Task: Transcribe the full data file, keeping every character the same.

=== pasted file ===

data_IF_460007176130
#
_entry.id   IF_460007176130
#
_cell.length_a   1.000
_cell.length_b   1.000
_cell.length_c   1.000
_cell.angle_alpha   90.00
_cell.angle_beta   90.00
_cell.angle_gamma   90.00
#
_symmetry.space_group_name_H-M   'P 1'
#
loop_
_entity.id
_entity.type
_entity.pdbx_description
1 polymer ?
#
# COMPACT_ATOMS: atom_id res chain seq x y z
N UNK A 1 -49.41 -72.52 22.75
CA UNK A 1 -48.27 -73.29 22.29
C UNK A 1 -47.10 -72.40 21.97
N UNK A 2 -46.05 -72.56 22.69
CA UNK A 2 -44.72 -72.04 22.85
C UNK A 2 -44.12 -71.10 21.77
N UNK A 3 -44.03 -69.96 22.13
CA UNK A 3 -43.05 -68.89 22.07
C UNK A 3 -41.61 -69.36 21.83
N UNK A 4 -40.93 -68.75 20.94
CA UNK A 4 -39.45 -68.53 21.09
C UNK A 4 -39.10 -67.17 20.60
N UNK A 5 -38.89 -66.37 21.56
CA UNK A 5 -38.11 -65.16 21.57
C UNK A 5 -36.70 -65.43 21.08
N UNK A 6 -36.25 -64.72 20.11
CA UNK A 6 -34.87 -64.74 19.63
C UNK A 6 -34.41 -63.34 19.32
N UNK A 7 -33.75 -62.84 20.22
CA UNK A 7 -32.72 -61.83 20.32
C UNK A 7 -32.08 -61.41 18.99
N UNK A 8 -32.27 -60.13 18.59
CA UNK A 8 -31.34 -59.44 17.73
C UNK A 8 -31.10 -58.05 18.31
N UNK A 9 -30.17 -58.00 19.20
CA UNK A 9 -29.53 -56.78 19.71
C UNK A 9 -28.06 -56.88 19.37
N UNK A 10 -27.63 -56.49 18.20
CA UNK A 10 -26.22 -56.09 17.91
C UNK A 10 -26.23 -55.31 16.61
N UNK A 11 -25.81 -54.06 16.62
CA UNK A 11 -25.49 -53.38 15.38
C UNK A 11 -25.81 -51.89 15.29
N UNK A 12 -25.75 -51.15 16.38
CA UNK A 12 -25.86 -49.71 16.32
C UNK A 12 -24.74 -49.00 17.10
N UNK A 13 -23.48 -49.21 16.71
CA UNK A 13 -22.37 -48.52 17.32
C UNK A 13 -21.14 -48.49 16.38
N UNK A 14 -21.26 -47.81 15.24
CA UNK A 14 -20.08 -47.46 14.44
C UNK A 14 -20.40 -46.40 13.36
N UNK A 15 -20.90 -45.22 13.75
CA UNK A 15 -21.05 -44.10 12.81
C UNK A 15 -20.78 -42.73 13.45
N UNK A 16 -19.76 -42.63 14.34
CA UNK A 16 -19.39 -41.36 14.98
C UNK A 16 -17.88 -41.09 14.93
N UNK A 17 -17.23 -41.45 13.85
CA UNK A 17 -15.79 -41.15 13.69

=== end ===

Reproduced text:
data_IF_460007176130
#
_entry.id   IF_460007176130
#
_cell.length_a   1.000
_cell.length_b   1.000
_cell.length_c   1.000
_cell.angle_alpha   90.00
_cell.angle_beta   90.00
_cell.angle_gamma   90.00
#
_symmetry.space_group_name_H-M   'P 1'
#
loop_
_entity.id
_entity.type
_entity.pdbx_description
1 polymer ?
#
# COMPACT_ATOMS: atom_id res chain seq x y z
N UNK A 1 -49.41 -72.52 22.75
CA UNK A 1 -48.27 -73.29 22.29
C UNK A 1 -47.10 -72.40 21.97
N UNK A 2 -46.05 -72.56 22.69
CA UNK A 2 -44.72 -72.04 22.85
C UNK A 2 -44.12 -71.10 21.77
N UNK A 3 -44.03 -69.96 22.13
CA UNK A 3 -43.05 -68.89 22.07
C UNK A 3 -41.61 -69.36 21.83
N UNK A 4 -40.93 -68.75 20.94
CA UNK A 4 -39.45 -68.53 21.09
C UNK A 4 -39.10 -67.17 20.60
N UNK A 5 -38.89 -66.37 21.56
CA UNK A 5 -38.11 -65.16 21.57
C UNK A 5 -36.70 -65.43 21.08
N UNK A 6 -36.25 -64.72 20.11
CA UNK A 6 -34.87 -64.74 19.63
C UNK A 6 -34.41 -63.34 19.32
N UNK A 7 -33.75 -62.84 20.22
CA UNK A 7 -32.72 -61.83 20.32
C UNK A 7 -32.08 -61.41 18.99
N UNK A 8 -32.27 -60.13 18.59
CA UNK A 8 -31.34 -59.44 17.73
C UNK A 8 -31.10 -58.05 18.31
N UNK A 9 -30.17 -58.00 19.20
CA UNK A 9 -29.53 -56.78 19.71
C UNK A 9 -28.06 -56.88 19.37
N UNK A 10 -27.63 -56.49 18.20
CA UNK A 10 -26.22 -56.09 17.91
C UNK A 10 -26.23 -55.31 16.61
N UNK A 11 -25.81 -54.06 16.62
CA UNK A 11 -25.49 -53.38 15.38
C UNK A 11 -25.81 -51.89 15.29
N UNK A 12 -25.75 -51.15 16.38
CA UNK A 12 -25.86 -49.71 16.32
C UNK A 12 -24.74 -49.00 17.10
N UNK A 13 -23.48 -49.21 16.71
CA UNK A 13 -22.37 -48.52 17.32
C UNK A 13 -21.14 -48.49 16.38
N UNK A 14 -21.26 -47.81 15.24
CA UNK A 14 -20.08 -47.46 14.44
C UNK A 14 -20.40 -46.40 13.36
N UNK A 15 -20.90 -45.22 13.75
CA UNK A 15 -21.05 -44.10 12.81
C UNK A 15 -20.78 -42.73 13.45
N UNK A 16 -19.76 -42.63 14.34
CA UNK A 16 -19.39 -41.36 14.98
C UNK A 16 -17.88 -41.09 14.93
N UNK A 17 -17.23 -41.45 13.85
CA UNK A 17 -15.79 -41.15 13.69